Bev Copen entered her photo, Sunset of the Century, into our 2010-2011 Online Photography Contest, and, well, she won. Here, the grand-prize winner looks to the future of photography.
What inspired you to get involved in photography?
I lived in Japan for three years, and while I was there I was deeply inspired to show what Japan was really like. As we traveled around Asia, I was captivated by seeing how people lived, played and worked. I have spent several of the past few years creating photo books, exhibits for school kids, and more, to showcase and respond to the increasing need and value in understanding other cultures around the world — and in our own backyard.
How do you think the world of photography will change in the next 5 years?
This is a powerful question. Now that virtually every human on the planet has a cell phone with a camera, the need for specialization in the field of photography has become even more vital. Extraordinary professional photographers will face more and more ordinary men and women who think that their snapshots are “just fine, thank you.” Finding innovative ways to showcase works, and market photographs will be essential — not just in Arizona and the USA, but around the world. Forming professional groups to SUPPORT one another, learning and improving through changing technologies will become even more important. You have to create innovative ways to market and sell your stuff. Taking advanced courses in person and online will be essential to improve not just photography skills, but also marketing, innovations, and distribution. You have to be persistent in adding things that make your material stand out as something different. There are many different, exciting ways to exhibit and sell photography; we just have to find them. As an entrepreneur for most of my life, my motto has always been, “research and find out what your competition is doing and then don’t do that.” Use your creativity and find a fresh, innovative way.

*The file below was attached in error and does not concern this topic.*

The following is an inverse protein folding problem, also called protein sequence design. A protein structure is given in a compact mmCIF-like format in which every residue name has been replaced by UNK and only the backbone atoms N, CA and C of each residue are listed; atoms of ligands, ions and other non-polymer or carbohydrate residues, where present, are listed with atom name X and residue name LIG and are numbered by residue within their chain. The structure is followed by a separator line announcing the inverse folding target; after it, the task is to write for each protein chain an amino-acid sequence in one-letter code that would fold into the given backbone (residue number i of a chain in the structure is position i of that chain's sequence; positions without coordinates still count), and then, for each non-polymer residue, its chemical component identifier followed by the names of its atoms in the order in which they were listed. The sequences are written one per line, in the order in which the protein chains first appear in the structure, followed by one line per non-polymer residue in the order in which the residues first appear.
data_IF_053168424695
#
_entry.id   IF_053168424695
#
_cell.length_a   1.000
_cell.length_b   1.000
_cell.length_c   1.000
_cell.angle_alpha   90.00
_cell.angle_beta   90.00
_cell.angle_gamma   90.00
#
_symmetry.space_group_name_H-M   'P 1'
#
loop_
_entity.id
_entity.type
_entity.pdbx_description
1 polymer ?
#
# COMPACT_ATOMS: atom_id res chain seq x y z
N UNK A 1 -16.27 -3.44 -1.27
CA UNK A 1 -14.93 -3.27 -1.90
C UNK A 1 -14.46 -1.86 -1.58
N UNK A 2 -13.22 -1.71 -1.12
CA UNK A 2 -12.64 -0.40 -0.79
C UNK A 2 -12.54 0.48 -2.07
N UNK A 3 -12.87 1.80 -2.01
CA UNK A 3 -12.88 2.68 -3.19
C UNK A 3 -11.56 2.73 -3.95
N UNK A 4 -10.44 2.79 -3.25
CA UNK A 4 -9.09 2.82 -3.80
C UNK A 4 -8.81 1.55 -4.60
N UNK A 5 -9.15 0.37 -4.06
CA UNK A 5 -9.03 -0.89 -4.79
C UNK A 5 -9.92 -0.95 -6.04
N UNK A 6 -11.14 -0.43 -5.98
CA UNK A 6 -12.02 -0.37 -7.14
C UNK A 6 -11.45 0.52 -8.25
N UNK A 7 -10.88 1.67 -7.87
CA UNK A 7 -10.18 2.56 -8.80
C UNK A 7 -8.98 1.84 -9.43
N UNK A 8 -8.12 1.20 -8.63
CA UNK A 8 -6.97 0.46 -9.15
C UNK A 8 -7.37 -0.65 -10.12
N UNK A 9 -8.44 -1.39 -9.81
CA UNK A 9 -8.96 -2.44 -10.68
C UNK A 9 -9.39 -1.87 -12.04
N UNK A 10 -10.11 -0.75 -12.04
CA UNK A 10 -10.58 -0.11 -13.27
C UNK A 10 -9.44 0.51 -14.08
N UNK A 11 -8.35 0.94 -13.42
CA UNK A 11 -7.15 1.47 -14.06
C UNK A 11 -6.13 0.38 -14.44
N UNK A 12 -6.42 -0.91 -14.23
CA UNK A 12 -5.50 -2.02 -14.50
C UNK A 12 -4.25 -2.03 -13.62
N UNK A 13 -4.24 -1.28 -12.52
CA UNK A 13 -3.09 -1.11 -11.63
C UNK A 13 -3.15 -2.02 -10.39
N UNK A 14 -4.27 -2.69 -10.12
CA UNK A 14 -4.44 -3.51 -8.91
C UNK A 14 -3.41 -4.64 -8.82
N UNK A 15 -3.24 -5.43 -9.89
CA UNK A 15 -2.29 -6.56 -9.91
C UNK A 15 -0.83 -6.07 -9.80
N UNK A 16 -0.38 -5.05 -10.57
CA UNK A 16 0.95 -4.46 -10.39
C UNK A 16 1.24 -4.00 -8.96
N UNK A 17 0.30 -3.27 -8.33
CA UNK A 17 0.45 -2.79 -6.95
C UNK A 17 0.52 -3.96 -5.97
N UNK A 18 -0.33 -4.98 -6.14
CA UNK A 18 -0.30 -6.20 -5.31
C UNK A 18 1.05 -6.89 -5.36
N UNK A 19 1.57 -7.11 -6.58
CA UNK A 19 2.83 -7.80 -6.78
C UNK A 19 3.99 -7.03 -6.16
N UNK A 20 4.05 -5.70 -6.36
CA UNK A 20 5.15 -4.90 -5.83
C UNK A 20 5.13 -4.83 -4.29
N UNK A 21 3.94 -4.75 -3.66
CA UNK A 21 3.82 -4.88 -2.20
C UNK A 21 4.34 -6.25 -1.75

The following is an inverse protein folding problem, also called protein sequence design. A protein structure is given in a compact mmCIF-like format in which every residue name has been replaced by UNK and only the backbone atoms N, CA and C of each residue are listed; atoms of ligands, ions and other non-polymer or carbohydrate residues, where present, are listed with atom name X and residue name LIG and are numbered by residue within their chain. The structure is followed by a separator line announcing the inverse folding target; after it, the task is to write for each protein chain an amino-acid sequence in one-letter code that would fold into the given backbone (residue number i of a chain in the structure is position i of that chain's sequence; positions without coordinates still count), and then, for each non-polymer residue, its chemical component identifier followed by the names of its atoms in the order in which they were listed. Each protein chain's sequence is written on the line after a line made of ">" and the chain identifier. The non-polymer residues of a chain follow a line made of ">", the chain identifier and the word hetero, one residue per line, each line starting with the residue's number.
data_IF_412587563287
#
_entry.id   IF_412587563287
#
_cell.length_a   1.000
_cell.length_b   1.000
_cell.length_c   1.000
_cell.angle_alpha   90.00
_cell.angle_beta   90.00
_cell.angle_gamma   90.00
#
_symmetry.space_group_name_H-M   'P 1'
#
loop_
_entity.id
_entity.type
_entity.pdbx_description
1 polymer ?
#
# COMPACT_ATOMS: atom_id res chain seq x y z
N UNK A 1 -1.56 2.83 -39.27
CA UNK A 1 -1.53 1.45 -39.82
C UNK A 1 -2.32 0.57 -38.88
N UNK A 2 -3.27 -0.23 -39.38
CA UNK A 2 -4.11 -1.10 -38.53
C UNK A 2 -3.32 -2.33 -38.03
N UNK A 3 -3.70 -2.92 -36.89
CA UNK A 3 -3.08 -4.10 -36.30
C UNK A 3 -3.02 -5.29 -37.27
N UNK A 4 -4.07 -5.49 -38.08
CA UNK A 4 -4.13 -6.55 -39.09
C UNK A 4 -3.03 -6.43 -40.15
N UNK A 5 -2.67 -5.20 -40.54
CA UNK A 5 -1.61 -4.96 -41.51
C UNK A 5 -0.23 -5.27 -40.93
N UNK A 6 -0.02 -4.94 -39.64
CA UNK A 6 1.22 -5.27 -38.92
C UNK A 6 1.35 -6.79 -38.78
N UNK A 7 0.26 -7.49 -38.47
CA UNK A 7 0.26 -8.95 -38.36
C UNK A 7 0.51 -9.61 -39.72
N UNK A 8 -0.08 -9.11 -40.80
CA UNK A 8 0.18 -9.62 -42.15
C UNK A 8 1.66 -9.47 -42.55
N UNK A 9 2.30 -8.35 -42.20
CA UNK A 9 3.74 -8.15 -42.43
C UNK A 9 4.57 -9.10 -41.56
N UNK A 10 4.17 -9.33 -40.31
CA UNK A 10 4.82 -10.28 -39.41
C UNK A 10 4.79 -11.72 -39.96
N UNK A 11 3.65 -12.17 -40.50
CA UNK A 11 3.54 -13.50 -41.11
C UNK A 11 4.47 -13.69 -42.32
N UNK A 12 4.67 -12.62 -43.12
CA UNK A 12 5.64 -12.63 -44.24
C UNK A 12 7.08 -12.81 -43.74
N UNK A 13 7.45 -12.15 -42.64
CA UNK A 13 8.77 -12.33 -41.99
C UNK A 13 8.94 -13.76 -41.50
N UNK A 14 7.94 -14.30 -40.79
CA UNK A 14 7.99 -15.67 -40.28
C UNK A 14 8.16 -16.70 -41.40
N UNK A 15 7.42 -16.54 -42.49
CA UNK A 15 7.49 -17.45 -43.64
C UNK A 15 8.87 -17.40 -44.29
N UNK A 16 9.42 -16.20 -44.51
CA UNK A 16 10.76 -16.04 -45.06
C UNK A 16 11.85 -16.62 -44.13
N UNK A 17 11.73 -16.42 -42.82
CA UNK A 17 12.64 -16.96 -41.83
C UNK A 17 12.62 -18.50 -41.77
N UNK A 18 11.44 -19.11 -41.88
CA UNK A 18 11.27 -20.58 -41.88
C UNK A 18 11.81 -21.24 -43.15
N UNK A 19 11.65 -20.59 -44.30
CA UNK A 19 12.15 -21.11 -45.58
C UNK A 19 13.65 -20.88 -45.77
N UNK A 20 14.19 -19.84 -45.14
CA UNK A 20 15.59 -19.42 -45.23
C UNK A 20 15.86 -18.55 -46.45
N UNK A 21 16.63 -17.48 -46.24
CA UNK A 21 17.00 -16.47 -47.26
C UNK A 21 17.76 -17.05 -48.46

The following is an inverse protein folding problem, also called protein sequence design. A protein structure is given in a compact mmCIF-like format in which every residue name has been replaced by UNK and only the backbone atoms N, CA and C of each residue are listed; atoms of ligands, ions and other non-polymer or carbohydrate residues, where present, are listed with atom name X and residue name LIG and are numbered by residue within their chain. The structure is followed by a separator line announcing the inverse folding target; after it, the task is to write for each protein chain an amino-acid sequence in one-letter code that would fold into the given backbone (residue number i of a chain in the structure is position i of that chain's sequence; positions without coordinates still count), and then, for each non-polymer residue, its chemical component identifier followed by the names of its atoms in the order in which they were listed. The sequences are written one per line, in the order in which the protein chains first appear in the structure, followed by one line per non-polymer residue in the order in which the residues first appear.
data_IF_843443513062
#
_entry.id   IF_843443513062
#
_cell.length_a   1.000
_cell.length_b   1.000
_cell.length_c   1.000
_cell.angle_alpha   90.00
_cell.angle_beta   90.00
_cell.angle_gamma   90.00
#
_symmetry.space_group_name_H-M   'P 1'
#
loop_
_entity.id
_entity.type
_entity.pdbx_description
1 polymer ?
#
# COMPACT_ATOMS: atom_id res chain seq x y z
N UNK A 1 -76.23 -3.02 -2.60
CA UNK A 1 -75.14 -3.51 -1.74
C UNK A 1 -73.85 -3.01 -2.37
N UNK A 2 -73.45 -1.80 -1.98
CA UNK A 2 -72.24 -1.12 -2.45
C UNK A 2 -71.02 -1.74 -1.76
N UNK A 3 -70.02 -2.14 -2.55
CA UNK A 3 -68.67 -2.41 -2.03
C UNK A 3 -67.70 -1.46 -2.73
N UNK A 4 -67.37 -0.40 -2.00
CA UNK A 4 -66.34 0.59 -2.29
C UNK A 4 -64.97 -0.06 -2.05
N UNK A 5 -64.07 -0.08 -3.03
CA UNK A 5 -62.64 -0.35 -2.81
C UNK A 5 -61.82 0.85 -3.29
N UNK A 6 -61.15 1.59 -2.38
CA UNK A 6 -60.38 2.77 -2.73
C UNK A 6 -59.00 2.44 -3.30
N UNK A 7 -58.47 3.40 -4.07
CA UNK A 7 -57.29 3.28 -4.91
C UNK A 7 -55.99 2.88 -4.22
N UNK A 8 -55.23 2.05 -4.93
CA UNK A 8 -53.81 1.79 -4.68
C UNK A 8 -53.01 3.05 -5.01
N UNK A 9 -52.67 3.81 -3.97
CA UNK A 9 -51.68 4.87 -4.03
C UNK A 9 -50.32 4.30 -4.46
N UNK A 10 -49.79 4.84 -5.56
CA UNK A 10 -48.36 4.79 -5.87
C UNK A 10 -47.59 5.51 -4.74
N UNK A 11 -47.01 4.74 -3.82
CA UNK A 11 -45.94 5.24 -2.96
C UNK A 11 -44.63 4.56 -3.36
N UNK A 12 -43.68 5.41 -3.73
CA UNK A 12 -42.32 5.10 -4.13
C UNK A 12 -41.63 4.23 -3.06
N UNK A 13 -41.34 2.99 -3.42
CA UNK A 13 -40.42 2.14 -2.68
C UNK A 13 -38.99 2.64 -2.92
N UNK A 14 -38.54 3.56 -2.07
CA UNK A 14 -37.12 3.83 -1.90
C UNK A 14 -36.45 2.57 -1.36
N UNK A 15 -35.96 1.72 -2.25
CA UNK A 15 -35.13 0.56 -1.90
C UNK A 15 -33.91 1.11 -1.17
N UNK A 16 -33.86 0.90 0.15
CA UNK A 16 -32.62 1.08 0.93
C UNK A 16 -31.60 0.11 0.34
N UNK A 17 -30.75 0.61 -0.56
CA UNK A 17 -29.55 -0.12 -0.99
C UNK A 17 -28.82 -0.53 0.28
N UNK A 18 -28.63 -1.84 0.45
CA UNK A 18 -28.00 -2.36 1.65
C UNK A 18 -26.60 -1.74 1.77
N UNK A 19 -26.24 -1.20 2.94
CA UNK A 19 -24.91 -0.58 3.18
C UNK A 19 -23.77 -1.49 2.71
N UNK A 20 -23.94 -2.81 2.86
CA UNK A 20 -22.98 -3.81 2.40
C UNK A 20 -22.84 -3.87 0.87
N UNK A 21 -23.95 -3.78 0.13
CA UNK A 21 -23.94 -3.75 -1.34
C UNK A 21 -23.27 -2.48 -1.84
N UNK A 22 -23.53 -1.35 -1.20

What has been your most difficult experience in the world of photography?
Accepting and doing what I do best, that is unique, and not trying to do a better job of what so many others are doing really well.
~Interview by Daniel Jacka